I have.

    On the other hand, you will meet those who even invite you in to their homes, listen eagerly when you open the Bible, sometimes come to the services, but they never obeyed the gospel call to baptism, or to join the church.

    No, this parable has nothing to do with the unregenerate. It applies to those who are of the kingdom, and who will be in eternity future with their Lord and Savior.
     
  6. koreahog2005

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    Pinoybaptist, thanks for explaining to me more about the Primitive Baptists. I admit that I thought you guys were pretty much standard five-point Calvinists but with less missionary emphasis. When I was a pastor in Kentucky I visited a Primitive Baptist church member one time. His family was concerned about him and asked me to visit him because he never attended church and showed no good spiritual fruit in his life. I asked him if he had ever surrendered his life to Christ in repentance and faith. He said, "No, but the Lord saved me." He remembered an experience he had during a Primitive Baptist worship service where he felt the hand of the Lord, and he felt that the Lord saved him at that point. I suspect that what he was feeling was conviction, but he never surrendered his life to Christ in repentance and faith. Does this sound like standard Primitive Baptist theology?
     
  7. koreahog2005

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    I'm leaving town in a couple of hours, so this will be my last post for a couple of days.
     
  8. pinoybaptist

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    Tell me something about your work there when you come back, KH.
     
  9. Ray Berrian

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    The passage in Matthew 13: 1-9, I believe portrays God the Sower, through His agents/ministers scattering the see of the Word to all souls. Those scattering the seed were good persons, through grace, and there was no inferior seed. The problem was the different kinds of soil/human hearts/human lives who received the seed. Various things tempted and tested the sinners. Perhaps some thought they were wiser than God or some focused on riches more than on the Redeemer. Because of the depravity of humans some liked their fleshly appetites more than any interest in the Lord God.

    But thank God for the seed that fell on the 'good ground.' It was from these souls during all of time who will respond to the call of Jesus through the Gospel. The Spirit of God was calling/wooing all sinners but most had become hard of heart and turned aside Christ.

    Even among the saved there were some who were spiritually more productive than the rest of the saints. Thus we have those who brought forth 60, 30, and 100 fold.

    The Sower, the seed, and God was effectual toward all those human beings; the problem was their proclivity toward sin and their inner desire to remain rebellious toward the Lord.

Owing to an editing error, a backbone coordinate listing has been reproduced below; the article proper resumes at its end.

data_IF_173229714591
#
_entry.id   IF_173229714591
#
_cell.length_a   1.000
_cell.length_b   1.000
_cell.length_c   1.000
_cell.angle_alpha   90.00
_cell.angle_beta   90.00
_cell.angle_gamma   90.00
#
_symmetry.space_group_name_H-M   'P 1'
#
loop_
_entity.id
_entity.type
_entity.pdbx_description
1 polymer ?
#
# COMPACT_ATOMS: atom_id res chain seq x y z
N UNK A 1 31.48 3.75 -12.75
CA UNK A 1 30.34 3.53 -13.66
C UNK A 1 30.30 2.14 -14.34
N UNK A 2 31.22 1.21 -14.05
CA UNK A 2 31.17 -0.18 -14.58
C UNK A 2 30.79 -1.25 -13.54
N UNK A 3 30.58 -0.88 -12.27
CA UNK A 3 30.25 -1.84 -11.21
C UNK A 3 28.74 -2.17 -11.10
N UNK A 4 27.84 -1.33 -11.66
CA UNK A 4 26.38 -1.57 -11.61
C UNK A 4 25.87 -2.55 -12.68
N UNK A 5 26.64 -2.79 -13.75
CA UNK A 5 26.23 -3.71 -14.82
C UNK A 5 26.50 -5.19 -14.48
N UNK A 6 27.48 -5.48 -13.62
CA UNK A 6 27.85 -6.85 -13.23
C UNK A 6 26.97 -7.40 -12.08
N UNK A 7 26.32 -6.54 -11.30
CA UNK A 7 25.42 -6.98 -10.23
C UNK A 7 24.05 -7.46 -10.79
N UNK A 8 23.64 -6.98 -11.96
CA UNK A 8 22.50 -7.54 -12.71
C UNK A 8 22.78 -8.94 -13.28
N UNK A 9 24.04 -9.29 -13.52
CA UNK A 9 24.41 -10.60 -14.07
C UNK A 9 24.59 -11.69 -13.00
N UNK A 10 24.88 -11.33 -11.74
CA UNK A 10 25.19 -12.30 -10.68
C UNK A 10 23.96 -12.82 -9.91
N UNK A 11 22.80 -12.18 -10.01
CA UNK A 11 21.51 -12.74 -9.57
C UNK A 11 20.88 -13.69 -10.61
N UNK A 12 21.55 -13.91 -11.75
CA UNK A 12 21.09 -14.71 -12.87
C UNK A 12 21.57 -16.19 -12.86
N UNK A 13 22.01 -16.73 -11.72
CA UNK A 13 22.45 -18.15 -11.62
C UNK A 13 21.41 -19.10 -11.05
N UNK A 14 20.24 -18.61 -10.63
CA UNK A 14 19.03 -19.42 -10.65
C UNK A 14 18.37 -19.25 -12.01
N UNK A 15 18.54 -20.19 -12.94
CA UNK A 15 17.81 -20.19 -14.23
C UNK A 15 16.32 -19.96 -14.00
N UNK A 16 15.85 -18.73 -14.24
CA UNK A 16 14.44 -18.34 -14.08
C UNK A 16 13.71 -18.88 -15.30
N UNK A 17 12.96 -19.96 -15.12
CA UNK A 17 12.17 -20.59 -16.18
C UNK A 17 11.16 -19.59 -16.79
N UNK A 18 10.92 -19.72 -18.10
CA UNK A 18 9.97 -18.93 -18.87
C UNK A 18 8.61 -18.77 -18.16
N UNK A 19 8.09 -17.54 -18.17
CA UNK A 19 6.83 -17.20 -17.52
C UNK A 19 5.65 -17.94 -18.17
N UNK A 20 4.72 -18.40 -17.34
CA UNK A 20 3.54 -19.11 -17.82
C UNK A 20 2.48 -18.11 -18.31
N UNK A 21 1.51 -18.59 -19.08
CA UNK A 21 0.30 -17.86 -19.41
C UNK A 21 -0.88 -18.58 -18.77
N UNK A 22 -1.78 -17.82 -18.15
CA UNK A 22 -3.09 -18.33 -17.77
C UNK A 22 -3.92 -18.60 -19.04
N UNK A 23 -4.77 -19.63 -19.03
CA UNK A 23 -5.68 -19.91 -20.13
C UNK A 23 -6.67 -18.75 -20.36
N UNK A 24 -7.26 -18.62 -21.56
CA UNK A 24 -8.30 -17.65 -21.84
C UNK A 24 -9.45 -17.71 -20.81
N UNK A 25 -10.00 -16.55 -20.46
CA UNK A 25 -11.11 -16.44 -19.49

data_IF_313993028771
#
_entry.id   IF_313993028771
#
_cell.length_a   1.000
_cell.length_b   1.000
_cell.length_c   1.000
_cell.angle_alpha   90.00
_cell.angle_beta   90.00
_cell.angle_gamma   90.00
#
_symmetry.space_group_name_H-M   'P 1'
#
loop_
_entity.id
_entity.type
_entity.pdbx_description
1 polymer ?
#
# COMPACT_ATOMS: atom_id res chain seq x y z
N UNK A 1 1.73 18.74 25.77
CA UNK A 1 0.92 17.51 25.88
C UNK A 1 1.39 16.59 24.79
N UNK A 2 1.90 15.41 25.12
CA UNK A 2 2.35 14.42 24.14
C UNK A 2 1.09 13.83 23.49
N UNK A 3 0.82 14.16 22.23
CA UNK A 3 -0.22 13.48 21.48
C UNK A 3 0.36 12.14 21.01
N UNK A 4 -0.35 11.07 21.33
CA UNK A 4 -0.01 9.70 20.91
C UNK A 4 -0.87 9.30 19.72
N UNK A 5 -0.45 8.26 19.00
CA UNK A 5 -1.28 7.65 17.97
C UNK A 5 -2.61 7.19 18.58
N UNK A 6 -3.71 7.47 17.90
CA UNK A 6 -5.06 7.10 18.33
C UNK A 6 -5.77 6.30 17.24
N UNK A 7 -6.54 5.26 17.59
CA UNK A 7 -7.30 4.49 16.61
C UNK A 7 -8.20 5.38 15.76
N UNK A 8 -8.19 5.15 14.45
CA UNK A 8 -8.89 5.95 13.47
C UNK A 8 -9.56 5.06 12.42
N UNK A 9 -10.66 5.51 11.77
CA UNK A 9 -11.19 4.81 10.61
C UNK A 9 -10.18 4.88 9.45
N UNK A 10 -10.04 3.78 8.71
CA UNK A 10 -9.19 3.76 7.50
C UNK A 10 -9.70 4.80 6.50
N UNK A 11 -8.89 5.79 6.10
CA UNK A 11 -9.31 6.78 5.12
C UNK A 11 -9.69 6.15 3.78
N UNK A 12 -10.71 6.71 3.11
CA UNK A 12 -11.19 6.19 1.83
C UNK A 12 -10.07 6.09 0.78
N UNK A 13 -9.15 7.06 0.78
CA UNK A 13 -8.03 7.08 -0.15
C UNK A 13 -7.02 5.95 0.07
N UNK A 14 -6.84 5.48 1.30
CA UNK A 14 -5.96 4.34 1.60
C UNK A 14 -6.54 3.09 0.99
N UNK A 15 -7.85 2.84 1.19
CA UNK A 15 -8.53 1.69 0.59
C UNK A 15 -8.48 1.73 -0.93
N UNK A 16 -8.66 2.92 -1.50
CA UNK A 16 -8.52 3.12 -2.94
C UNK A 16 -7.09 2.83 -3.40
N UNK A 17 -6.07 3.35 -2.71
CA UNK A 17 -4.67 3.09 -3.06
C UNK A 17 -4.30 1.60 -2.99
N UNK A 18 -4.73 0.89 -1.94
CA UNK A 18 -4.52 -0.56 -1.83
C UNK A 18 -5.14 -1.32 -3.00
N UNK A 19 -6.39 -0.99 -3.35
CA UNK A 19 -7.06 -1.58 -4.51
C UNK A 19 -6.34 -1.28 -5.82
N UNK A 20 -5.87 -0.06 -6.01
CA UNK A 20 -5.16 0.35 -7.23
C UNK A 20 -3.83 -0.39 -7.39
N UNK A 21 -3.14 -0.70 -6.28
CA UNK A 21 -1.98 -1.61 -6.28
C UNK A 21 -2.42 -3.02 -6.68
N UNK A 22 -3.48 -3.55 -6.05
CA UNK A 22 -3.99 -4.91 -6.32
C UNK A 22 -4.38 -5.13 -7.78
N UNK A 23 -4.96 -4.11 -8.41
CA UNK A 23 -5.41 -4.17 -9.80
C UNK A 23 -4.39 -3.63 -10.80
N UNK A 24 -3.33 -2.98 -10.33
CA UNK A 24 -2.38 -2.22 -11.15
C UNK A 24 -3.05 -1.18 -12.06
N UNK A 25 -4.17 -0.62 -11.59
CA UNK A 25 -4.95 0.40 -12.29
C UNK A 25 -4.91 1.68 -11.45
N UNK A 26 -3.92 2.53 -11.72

God was God of justice, love and mercy, but they willed to neglect the very seed that would have brought forth new, spiritual life in their souls.

    This opposite poles from God who selects some for Heaven and willfully turns into Hell the rest of His created beings.
     
  10. koreahog2005

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    Pinoybaptist, you asked me to tell about our ministry here in South Korea. I am the team leader for a group of nine adult Southern Baptist missionaries. We work among under-evangelized segments of people along the east coast of South Korea, especially factory workers, fishermen, resort workers, and their families. We work with Korean partners to do evangelism and start churches. I have been working as a missionary in South Korea since March of 1996. Our team members worked with 37 outreach groups last year that met each week. I have helped start five churches during my 8 years here. It's been fun seeing God work.
     
  11. koreahog2005

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    Ray, I agree with much of what you said. I don’t think, however, that God calls/woos all sinners. There are some non-elect people who live past the age of accountability but never hear the gospel and/or never experience the special, illuminating conviction of the Holy Spirit.

    This situation may seem unfair, but actually it is not. Remember that God has always known all imaginary scenarios (counterfactual knowledge) as well as the actual future. He has always known that even if these non-elect people experienced many special conviction events, they would never receive Jesus as their Lord. Their existence without the opportunity to hear the gospel somehow fits into God’s sovereign plan for the universe.

    A relevant Scripture passage for this group is Romans 1:20: “For since the creation of the world His invisible attributes, His eternal power and divine nature, have been clearly seen, being understood through what has been made, so that they are without excuse.” When humans look at the complex world around them, they logically will conclude that an all-powerful Creator (Who is separate from His creation) must exist. Thus those who have no opportunity to hear the gospel have no excuse for exchanging “the glory of the incorruptible God for an image in the form of corruptible man and of birds and four-footed animals and crawling creatures” (Romans 1:23).

    These people are born with the desire to sin. They have the light of nature and conscience, however, and their consciences can function correctly for a period of time and convict them of sin. As free agents (without true free will) they do what they naturally want to do. They want to sin, and they continue sinning in spite of any feelings of guilt that come from their conscience.

    Gradually the consciences of these people stop functioning correctly, and they become gradually hardened as God gives them over to impurity, degrading passions, and a depraved mind (Romans 1:24, 26, 28).